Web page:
Module 10: Neursensory Disorders: Altered Cerebral Function and Increased
Intracranial Pressure (IICP)
Marnie Quick, RN, MSN, CNRN
Altered Cerebral Function
Normal brain physiology as it relates to altered cerebral function.
Consciousness is a dynamic state that can fluctuate between awareness of self
and environment to unawareness.
Etiology of altered cerebral function:
Lesions/injury to the RAS or cerebral cortex
Examples: brain lesions, cardiac (as an MI), respiratory, kidney,
diabetes, fluid and electrolyte imbalance, drugs that suppress the
CNS, and seizures.
Arousal/Cognition (Level of Consciousness) patho/assessment
Reticular formation (specifically the reticular activating system- RAS)
is a meshwork of gray cell bodies within the brainstem up to the
thalamus that controls wakefulness, arousal and alertness. Injury to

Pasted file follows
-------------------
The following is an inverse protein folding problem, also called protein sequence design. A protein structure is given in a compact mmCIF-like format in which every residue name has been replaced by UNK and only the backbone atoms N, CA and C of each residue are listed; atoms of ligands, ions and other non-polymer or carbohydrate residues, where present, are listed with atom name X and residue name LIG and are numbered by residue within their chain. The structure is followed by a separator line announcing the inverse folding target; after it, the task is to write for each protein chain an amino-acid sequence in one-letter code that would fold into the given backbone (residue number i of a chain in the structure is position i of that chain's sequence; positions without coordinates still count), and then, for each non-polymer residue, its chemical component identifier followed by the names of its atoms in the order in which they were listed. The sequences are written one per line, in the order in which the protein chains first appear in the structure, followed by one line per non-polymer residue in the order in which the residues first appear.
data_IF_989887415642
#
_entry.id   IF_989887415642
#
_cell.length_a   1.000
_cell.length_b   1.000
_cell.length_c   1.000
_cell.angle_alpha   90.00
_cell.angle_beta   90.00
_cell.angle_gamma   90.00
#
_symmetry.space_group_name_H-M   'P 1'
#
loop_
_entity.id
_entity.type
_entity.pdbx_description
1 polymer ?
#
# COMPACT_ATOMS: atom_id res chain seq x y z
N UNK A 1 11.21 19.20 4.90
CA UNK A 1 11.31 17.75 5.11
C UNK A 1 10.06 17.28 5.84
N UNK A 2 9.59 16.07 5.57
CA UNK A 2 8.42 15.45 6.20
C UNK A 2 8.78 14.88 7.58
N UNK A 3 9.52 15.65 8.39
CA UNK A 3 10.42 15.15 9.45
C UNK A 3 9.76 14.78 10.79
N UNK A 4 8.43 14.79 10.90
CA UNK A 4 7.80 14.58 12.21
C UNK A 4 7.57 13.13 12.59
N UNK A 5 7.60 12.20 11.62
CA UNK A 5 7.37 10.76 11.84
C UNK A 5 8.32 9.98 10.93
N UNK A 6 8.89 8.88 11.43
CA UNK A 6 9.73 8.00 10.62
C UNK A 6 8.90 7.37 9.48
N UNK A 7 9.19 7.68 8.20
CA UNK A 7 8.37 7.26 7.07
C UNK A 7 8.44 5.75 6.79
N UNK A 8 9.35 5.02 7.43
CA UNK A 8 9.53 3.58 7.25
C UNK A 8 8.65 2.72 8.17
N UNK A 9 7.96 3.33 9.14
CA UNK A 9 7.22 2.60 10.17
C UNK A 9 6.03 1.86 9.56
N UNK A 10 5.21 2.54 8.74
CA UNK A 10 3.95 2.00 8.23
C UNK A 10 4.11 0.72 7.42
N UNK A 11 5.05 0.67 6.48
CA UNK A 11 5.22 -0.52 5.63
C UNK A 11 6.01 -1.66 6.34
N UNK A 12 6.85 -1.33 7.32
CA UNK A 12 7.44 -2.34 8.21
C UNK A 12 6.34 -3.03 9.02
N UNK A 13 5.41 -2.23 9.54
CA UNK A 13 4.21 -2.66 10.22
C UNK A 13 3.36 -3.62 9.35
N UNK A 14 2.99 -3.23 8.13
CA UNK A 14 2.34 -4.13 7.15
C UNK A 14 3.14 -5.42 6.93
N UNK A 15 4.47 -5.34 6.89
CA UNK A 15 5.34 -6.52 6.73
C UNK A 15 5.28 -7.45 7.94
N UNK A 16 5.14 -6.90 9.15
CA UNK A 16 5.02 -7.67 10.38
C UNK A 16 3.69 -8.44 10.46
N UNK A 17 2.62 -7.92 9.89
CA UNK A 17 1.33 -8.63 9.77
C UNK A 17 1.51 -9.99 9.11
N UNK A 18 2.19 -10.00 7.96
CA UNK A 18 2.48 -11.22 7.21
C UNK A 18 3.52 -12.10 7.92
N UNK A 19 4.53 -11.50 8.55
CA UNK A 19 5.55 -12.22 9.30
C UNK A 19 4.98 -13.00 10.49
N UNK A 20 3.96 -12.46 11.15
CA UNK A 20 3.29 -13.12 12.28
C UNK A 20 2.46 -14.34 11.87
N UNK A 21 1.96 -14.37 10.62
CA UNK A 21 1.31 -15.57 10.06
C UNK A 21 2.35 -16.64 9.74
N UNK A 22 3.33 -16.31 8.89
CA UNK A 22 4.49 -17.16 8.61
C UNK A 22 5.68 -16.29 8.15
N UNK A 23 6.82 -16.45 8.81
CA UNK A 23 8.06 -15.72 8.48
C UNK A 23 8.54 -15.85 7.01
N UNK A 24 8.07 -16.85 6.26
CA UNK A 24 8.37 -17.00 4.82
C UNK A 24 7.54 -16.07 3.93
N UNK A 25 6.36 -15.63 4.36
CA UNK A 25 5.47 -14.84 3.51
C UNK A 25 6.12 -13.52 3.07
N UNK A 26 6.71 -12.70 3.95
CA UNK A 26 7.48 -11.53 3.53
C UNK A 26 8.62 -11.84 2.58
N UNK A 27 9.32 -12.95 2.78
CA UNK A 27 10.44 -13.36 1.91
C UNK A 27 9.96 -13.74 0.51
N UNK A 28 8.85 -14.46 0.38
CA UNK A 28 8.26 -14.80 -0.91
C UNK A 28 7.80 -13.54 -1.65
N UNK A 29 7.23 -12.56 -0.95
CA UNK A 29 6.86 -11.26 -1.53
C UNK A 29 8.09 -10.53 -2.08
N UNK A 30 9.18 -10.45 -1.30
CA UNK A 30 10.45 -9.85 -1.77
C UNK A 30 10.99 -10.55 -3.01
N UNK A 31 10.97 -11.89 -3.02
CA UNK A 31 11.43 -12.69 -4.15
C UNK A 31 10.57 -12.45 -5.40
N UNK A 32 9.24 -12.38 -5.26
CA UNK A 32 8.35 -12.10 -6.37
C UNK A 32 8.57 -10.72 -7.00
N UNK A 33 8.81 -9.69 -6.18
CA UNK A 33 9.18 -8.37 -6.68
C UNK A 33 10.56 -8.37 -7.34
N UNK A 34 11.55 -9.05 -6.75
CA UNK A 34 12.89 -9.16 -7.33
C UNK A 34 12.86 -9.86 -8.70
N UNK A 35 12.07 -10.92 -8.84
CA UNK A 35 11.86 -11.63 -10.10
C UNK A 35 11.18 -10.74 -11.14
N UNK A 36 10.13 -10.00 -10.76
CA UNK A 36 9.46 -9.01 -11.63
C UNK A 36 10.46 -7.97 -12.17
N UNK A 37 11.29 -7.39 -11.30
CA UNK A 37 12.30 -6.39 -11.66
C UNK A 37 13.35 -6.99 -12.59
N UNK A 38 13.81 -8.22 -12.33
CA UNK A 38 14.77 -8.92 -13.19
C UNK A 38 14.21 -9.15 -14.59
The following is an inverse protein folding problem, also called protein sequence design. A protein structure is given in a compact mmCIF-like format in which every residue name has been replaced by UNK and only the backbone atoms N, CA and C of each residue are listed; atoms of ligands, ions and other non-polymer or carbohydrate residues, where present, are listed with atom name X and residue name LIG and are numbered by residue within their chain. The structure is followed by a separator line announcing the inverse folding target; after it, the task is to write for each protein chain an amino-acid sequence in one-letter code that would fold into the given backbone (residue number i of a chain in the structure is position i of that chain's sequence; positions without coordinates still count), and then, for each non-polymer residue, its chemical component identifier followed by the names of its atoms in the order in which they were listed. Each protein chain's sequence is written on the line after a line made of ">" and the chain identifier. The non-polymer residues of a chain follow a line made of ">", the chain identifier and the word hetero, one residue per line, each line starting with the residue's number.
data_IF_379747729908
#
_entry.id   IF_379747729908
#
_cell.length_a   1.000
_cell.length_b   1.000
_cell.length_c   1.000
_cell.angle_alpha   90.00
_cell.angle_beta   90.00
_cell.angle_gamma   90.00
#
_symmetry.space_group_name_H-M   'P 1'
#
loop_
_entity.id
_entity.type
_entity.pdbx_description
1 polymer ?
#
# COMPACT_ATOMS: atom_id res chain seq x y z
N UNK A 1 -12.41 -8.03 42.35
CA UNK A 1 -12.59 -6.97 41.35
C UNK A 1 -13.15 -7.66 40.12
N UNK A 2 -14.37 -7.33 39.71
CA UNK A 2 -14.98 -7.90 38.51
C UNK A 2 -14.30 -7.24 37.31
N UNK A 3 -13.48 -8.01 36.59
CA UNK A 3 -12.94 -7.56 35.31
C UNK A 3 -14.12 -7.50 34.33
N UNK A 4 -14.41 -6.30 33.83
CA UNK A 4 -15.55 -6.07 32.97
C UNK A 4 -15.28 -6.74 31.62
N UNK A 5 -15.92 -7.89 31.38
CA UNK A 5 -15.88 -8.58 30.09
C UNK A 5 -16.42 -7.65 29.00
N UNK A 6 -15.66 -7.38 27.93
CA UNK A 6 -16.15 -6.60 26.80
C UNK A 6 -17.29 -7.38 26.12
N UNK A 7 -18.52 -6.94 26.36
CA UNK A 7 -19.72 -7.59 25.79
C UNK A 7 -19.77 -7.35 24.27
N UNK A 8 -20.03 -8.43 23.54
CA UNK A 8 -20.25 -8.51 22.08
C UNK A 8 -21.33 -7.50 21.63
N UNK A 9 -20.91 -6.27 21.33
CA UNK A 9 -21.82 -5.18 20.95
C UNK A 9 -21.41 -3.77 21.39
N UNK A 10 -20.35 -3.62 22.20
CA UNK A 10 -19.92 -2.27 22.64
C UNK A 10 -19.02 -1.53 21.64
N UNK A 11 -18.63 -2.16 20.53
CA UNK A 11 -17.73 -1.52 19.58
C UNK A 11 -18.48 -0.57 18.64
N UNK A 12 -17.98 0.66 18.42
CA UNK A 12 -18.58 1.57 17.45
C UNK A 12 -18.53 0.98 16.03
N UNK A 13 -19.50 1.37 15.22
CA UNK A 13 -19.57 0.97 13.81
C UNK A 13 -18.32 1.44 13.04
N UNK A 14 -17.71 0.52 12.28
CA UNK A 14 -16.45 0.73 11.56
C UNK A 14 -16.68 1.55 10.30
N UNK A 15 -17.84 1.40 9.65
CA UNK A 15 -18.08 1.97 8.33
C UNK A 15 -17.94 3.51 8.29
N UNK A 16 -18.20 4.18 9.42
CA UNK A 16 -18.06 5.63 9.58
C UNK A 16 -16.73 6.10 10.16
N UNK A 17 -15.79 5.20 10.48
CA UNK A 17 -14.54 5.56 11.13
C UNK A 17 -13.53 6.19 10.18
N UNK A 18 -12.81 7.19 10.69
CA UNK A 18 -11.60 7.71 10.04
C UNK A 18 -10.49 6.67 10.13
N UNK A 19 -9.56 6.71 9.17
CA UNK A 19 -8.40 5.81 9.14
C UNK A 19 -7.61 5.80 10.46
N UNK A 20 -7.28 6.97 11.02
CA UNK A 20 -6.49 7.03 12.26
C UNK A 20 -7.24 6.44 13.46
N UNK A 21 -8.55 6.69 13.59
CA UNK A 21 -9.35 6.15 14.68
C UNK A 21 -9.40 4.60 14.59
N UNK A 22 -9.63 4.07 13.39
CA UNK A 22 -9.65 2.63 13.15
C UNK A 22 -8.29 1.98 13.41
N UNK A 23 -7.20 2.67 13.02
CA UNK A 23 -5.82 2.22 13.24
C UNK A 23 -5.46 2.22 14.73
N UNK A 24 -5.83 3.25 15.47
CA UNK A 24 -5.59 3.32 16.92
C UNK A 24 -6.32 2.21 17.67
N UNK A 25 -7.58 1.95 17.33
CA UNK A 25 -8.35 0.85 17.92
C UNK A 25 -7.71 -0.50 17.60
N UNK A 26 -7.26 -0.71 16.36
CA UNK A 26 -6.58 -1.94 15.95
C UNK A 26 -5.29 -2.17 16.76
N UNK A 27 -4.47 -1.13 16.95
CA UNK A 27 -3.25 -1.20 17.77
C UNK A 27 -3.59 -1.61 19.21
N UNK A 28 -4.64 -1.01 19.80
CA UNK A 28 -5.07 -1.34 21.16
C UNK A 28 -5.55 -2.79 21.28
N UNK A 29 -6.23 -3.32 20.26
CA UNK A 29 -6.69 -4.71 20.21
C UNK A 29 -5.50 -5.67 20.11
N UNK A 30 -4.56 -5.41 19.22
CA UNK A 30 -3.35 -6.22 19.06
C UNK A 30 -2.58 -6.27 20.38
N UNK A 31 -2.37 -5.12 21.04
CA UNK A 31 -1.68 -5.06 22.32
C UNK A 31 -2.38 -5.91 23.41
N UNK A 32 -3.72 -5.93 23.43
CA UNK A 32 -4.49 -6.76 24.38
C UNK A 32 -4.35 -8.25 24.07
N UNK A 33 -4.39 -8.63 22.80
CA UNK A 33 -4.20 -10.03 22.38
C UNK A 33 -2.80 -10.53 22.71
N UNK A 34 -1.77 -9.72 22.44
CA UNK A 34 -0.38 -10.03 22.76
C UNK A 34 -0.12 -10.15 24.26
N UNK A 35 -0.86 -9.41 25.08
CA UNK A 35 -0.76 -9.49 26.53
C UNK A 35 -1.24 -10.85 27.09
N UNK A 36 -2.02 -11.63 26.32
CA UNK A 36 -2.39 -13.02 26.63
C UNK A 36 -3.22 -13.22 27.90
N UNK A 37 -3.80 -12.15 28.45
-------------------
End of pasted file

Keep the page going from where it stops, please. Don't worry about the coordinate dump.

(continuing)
the RAS with an intact cerebral cortex results in difficulty with arousal
which in turn makes assessment of the cognitive function difficult.
Cerebral cortex is the outer layer of gray cell bodies of the brain
controls cognition; your thought processes. Widespread injury to the
cerebral cortex with an intact RAS, the individual has sleep-wake
cycles and may respond to stimuli, but not with understanding.
Begin assessment of altered cerebral function by observing the
individual’s behavior. Call their name, if no response then shake
individual- may be asleep.
Next assess verbal response: Note response to person, place, time,
and event questions
Normal- appropriately responds to each area
Abnormal- confusion in any one of the aspects, difficulty
with memory,(immediate recall, recent, or long term
memory) document accurately
If unable to assess verbal, then assess response to commands: Note
ability to follow simple (one-part) or complicated commands
Normal- able to follow commands in absence of paralysis
Abnormal- hard to arouse, slow, falls asleep easily, unable
to perform task
Lastly, if individual is unable to perform commands, then apply central
pain stimuli (sternal rub).